Your home is your family's safe haven.
It's the place you return to each evening, leaving your workday worries - and the outside world - behind once you secure the front door.
These 10 home safety tips will help ensure that your home, sweet home is also home, safe home.
Because accidents happen, you'll want to be prepared with first aid supplies to treat scrapes, burns, bites, and other minor and major mishaps that may occur at home.
A prepackaged first aid kit is the simplest solution; these come stocked with all the bandages, tools, and antiseptic wipes you may need. But it might be less expensive to create your own kit.
Be sure to keep the phone number of your nearest poison-control center, your pharmacy, and family members' doctors stored in your cell phone.
Install smoke alarms on the ceiling because as you know, smoke rises.
A home fire extinguisher should also be kept on each floor and in any room where a fire could start, such as the kitchen or a workshop. Check fire extinguishers monthly to ensure they'll working properly.
Another safety must-have: A carbon-monoxide detector. This deadly, colorless, odorless gas is becoming more of a threat in today's energy efficient, air tight homes.
If your home was built before 1978, it may contain asbestos around furnaces, pipes, heat ducts, and boilers; in the adhesive and backing beneath your linoleum floor; and in cottage-cheese ceilings.
Asbestiosis and cancer have been linked to exposure to this carcinogen.
That said, asbestos exposure is generally not a problem unless it's disturbed (by a leak in the roof or a child's bouncing ball, for example).
If it's crumbling or otherwise in poor condition, to be safe, consider getting an asbestos risk assessment of your home.
Lead paint, commonly found in homes built before 1980, can release lead-tainted dust during cleaning. If ingested or inhaled, it can cause permanent brain damage and other serious harm. Read Asbestos Awareness Safety Tips here for more information.
Lock away all ladders, garden tools, trash cans, patio furniture, and other outdoor accessories that could help a burglar break and enter.
Trim vegetation near doors and windows. Thick shrubbery provides a perfect cover for intruders, allowing them to work undetected by your neighbors. Even a metal drainpipe can provide access to second-story windows, which are often left unlocked.
Stop climbers in their tracks by spreading a bit of petroleum jelly along pipes that reach above ground level. (Read more home safety tips in Protect Your Home from Intruders here.)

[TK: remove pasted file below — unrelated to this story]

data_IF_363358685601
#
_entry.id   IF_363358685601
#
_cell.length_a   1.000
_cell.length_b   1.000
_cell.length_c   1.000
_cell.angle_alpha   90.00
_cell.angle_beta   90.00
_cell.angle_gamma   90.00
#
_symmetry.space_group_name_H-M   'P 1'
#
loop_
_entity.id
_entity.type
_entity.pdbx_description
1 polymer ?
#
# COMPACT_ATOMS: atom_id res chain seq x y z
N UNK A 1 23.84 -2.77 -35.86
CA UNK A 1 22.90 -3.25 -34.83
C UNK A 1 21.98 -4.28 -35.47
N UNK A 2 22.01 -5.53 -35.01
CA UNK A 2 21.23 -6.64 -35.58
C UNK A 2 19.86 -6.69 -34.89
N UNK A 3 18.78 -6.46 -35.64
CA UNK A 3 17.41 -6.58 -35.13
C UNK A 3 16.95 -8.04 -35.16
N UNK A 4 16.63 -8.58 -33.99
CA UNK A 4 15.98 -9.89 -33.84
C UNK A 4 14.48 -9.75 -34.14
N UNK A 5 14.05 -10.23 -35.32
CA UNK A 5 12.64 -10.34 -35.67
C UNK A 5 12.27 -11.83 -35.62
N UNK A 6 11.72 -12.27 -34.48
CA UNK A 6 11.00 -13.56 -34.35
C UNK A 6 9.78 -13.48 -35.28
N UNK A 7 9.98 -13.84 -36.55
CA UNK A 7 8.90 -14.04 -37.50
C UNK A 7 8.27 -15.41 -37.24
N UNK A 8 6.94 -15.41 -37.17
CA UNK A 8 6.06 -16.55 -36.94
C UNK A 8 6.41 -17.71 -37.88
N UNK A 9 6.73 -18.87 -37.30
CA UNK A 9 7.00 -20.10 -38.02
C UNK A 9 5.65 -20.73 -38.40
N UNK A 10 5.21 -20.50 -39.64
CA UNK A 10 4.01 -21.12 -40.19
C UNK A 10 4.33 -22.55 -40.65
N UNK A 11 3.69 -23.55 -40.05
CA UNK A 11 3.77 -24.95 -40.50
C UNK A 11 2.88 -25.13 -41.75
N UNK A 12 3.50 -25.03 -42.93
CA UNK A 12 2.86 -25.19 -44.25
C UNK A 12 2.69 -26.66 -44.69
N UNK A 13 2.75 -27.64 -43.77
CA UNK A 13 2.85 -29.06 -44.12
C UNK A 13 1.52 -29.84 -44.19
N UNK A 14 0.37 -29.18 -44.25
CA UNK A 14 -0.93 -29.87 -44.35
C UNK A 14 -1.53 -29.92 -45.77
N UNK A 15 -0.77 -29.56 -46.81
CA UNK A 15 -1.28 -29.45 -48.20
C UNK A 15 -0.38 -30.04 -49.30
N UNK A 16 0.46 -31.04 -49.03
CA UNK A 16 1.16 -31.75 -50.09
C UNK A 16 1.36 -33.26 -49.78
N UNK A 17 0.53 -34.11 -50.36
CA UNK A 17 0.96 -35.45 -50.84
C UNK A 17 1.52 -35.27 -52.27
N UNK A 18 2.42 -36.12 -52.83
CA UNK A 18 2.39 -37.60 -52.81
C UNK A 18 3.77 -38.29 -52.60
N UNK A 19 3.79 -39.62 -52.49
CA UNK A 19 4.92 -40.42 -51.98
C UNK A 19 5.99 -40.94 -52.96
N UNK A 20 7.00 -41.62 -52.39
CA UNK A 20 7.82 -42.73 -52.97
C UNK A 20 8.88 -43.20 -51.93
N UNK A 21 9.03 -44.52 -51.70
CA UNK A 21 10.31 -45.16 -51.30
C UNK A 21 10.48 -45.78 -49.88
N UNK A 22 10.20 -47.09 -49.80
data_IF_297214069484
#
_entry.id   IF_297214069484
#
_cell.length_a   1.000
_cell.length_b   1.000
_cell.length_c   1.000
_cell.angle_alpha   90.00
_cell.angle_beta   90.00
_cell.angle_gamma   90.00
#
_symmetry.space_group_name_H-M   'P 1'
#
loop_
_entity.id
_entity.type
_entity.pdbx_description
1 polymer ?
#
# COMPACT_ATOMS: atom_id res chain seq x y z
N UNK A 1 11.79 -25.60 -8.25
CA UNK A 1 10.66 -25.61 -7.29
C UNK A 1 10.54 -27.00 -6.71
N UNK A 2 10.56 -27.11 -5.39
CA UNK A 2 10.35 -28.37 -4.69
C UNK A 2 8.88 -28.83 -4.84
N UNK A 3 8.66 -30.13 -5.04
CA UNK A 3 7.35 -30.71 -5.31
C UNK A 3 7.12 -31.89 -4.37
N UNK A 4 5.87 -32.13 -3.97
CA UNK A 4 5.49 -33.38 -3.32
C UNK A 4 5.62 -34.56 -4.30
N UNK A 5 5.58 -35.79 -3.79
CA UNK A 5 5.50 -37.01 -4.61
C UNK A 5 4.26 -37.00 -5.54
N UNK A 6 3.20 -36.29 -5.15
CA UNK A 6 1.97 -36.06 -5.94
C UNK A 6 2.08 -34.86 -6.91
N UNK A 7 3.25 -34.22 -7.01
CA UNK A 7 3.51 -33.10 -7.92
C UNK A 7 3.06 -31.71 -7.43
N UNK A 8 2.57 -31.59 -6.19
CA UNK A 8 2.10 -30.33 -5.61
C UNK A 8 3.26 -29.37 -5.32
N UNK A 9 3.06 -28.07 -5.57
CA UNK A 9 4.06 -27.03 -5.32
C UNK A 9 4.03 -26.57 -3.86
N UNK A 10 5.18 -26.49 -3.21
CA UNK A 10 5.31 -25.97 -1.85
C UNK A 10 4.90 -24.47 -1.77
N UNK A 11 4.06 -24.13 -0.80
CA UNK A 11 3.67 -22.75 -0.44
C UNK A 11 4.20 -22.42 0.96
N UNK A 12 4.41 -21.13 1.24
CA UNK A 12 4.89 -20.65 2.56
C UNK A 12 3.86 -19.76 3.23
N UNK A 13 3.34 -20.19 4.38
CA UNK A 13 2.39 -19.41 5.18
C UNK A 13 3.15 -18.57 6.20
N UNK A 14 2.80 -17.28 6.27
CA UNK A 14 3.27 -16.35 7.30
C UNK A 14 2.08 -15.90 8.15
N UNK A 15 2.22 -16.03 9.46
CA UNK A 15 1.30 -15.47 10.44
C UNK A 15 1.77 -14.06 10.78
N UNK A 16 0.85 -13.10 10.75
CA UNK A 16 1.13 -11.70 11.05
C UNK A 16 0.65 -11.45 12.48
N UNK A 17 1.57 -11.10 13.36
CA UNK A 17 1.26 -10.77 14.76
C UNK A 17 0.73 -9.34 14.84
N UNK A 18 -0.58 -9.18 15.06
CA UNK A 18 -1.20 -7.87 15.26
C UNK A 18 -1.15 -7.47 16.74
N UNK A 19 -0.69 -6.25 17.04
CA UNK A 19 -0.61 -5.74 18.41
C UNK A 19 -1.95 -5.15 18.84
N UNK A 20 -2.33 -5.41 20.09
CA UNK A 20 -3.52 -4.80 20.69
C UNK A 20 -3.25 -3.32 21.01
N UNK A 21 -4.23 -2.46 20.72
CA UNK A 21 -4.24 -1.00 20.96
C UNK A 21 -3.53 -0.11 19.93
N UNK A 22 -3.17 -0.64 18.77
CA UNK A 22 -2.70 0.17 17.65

Make sure entry points have window locks, dead bolts, or security devices for sliding glass doors. Windows and doors at street level are favorite entry points because they're easily reachable and often hidden from view.
Read home safety tips for security door locks here.
No, underneath the doormat or beneath a flowerpot is not a safe place to stash your spare key. These are the first places thieves look for keys in hopes of easy access to your home. Move the spare to a different, more creative location.
Engrave ID numbers on cameras, computers, and other valuables; photograph these items in case of theft or fire. Create a record of your valuables that includes the price, year, and place of purchase as well as a detailed description of each item.
Following these home safety tips for logging your valuables will help the police in the event of a burglary, and will make it easier for you to file a claim on your household insurance policy. Then store this record where thieves are unlikely to look, such as in the garage or in the back of a child's closet.
If you have a large, vulnerable home or priceless possessions inside it, you may opt for a more proactive method of protection - a home security system.
There's a simple solution: Install an alarm system. There are do-it-yourself options, such as an exterior perimeter alarm that will shriek when your home is broken into.
A professional home security system, on the other hand, calls you moments after an alarm is triggered and will dispatch local police if you don't respond.
While self-installed systems may be less expensive than professionally installed and monitored systems, they're also less effective.
Your kit should contain enough supplies to see your family through at least three days without basic services. Getting these supplies all together before disaster strikes will make survival easier for you and your family.
Use a water-tight container to store a first aid kit, canned food (and opener), a gas stove, cooking equipment, candles and matches, a portable radio, flashlights, and batteries.
Your emergency kit should also include a gas or battery powered lantern and a waterproof tarp to shelter your family if you have to evacuate your home.
Plenty of drinking water (in unbreakable containers) is an absolute must; be sure to change it every few months.
While they may never happen to you, fires, floods, earthquakes, hurricanes and other catastrophes strike millions of homes each year, so it's only prudent to prepare for them.